Spartak had drawn with the Reds and thumped Sevilla 5-1 earlier in the group, but they simply had no answer to Jurgen Klopp’s men on this night. A Philippe Coutinho brace and a further goal from Firmino had Liverpool three to the good inside 18 minutes, not decisive on the back of the collapse in Seville but the perfect way to soothe the nerves of the home crowd at Anfield. Sadio Mane added a fourth just after half-time, with Coutinho soon wrapping up his hat-trick on what remains his most recent Champions League outing. Mane made it six with a quarter of an hour to go and Salah rounded off the scoring to give Liverpool a competition record goal tally for the group stage. It was also the second time that the Reds hit seven in the tournament this season, having also inflicted a 7-0 thrashing on Maribor.

After failing to get out of the group on their two previous Champions League appearances in 2009 and 2014, it would have been catastrophic if the same happened to Liverpool again in 2017. Instead, this Russian romp meant that they won their group and would, in all probability, avoid heavy hitters in the last 16.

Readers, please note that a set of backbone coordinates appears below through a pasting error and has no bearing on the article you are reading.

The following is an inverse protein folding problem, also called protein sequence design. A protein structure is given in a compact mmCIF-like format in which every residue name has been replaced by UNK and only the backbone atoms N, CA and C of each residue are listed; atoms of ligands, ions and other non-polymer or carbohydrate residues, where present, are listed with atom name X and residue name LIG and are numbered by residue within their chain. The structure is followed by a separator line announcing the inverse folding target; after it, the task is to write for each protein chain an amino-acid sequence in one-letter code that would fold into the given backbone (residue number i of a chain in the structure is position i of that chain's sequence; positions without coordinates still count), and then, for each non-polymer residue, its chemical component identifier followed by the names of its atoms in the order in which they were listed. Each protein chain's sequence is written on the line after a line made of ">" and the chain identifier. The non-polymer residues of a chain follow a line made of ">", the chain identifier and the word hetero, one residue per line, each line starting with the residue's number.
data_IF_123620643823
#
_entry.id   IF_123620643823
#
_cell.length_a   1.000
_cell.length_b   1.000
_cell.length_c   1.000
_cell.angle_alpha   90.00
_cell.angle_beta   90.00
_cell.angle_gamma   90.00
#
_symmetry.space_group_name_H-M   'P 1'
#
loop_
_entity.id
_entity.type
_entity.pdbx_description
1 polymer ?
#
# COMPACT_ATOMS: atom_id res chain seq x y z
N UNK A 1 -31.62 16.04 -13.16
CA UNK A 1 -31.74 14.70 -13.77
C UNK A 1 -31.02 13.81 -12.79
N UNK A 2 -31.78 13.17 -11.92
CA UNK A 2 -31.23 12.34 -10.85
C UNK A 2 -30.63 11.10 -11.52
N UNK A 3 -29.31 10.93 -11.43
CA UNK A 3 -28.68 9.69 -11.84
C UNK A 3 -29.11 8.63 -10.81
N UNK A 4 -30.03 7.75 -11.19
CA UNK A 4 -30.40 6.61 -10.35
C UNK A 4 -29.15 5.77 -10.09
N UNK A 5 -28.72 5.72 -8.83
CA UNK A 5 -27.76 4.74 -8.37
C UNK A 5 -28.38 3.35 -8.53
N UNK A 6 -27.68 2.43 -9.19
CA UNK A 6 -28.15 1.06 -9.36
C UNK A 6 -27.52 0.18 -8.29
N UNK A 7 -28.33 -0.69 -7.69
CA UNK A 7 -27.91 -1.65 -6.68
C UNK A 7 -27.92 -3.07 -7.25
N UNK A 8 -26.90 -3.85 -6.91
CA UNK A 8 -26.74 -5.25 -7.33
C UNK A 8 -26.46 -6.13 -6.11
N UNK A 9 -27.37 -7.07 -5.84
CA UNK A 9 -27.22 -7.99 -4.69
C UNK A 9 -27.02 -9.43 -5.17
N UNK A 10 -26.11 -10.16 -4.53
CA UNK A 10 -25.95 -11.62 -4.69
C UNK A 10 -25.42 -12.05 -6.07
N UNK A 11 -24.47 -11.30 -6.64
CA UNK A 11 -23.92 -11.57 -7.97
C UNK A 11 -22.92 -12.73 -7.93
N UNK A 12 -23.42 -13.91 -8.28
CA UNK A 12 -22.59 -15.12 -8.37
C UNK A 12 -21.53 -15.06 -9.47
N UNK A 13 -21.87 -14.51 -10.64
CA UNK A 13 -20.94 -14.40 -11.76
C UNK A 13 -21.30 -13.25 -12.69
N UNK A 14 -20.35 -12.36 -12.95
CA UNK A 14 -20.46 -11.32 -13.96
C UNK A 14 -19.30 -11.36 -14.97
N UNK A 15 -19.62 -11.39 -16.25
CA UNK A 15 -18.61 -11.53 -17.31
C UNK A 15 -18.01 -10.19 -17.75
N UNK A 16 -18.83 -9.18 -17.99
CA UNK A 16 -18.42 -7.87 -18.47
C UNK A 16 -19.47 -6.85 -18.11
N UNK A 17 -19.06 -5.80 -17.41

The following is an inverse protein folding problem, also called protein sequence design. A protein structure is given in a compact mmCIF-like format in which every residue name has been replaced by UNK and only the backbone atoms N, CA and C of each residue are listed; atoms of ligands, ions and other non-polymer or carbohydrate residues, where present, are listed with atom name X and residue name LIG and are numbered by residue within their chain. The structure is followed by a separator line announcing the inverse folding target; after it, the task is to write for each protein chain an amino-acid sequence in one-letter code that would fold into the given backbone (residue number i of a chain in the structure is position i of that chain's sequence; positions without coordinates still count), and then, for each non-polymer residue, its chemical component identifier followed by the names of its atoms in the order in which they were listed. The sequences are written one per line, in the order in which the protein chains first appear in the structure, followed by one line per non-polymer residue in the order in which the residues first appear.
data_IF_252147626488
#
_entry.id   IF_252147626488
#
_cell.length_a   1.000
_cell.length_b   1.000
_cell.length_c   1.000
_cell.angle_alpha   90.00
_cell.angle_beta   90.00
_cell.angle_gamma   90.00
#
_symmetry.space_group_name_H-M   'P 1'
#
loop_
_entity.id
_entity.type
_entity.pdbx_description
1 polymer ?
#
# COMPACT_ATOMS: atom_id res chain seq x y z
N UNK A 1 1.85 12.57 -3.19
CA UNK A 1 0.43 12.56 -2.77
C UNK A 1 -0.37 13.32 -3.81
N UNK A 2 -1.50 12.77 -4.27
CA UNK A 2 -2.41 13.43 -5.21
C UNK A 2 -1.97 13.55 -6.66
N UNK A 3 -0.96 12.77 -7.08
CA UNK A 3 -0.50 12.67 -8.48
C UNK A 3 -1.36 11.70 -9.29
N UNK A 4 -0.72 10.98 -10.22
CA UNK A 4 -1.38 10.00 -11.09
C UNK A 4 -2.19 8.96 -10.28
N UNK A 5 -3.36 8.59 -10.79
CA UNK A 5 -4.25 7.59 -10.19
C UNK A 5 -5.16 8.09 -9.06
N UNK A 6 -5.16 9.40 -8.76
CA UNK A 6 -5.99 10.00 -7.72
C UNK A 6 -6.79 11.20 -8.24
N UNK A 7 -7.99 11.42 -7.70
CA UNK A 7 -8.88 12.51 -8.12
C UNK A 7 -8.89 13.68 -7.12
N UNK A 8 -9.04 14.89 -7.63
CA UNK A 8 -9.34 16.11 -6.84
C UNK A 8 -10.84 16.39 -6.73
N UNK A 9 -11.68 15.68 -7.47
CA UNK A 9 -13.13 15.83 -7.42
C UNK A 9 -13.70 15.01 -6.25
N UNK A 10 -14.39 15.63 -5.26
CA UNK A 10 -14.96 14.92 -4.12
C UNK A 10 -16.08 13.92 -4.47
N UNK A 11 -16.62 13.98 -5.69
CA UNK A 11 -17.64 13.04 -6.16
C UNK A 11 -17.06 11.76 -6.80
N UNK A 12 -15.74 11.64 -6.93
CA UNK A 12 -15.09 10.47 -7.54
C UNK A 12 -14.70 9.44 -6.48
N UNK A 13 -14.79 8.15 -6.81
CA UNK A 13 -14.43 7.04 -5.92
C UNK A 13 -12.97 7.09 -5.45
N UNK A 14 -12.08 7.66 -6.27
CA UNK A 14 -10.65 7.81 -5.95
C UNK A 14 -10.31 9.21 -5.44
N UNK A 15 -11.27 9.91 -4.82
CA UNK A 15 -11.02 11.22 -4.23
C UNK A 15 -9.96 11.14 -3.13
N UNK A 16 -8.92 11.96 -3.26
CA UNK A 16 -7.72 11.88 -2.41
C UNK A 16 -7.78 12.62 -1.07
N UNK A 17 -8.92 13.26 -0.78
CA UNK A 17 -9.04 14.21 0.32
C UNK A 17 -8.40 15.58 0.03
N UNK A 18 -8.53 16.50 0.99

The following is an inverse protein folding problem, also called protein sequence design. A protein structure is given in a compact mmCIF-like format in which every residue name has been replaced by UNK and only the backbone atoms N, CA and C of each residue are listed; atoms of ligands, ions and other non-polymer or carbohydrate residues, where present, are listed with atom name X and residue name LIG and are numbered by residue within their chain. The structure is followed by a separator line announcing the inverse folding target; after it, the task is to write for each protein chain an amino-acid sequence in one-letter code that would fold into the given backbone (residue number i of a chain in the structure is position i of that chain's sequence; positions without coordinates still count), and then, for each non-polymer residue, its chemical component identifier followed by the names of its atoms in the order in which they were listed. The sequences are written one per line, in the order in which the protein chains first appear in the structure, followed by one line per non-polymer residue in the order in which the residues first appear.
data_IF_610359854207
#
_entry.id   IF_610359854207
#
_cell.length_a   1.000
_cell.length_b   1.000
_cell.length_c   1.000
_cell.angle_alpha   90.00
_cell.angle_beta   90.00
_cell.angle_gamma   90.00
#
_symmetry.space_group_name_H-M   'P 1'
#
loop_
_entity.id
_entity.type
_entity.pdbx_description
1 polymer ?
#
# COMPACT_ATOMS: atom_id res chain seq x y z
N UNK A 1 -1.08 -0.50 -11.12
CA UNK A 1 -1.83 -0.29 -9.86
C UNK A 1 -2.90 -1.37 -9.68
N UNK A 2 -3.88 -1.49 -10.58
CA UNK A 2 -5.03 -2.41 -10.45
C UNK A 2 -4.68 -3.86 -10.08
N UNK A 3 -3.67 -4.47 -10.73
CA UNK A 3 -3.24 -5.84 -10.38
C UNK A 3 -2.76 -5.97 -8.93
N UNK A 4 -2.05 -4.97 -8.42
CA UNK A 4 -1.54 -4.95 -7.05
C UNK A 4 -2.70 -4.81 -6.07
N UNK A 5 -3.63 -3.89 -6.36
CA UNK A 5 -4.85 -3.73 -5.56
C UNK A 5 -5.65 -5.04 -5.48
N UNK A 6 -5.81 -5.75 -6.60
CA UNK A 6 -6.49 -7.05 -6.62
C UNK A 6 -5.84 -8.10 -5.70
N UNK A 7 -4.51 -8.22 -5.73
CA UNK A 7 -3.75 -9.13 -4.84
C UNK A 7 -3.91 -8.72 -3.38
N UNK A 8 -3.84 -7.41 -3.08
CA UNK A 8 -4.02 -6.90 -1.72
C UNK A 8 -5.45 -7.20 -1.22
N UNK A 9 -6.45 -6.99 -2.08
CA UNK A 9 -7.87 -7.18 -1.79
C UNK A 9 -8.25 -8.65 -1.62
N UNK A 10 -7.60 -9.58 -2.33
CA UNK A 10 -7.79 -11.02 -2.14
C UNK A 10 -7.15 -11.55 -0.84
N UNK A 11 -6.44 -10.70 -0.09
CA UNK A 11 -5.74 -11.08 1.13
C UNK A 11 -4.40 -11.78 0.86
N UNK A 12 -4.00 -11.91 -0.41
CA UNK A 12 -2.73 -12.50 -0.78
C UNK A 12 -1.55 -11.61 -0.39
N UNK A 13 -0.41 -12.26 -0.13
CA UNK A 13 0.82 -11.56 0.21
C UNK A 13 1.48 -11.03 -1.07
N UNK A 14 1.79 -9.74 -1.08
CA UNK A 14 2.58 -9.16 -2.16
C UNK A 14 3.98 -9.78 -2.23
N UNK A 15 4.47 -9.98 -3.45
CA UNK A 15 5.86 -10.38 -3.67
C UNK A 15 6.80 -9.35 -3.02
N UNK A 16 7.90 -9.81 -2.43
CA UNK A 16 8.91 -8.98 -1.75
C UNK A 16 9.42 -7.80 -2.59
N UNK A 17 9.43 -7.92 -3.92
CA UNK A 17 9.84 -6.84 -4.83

3: Orange crush

Five days after that win over Spartak, Liverpool were drawn against FC Porto in the last 16. It was expected to be a tough contest, but the Portuguese side were certainly not among the fiercest opponents that the Reds could have had – Real Madrid, Juventus and Bayern Munich had all been prospective opposition.

Liverpool made an inconsistent start to 2018 but travelled to the Estadio Dragao off the back of a comfortable 2-0 win at Southampton. If the visitors’ donning of their orange change kit against blue-shirted opponents was unexpected, so was the scoreline that would be racked up in Portugal’s second city. Mane opened the scoring on 25 minutes, partly thanks to a goalkeeping error from the hapless Jose Sa, and a superb close control from Salah allowed him to double the lead soon after. Porto almost pulled one back on the stroke of half-time, but instead it was Liverpool who added a third on 53 minutes, Mane capping an exquisite team move. Firmino’s shot from 20 yards effectively killed the tie with more than half of it still to play and Mane, whose form had come under scrutiny in the weeks leading up to this game, completed his hat-trick in the closing minutes.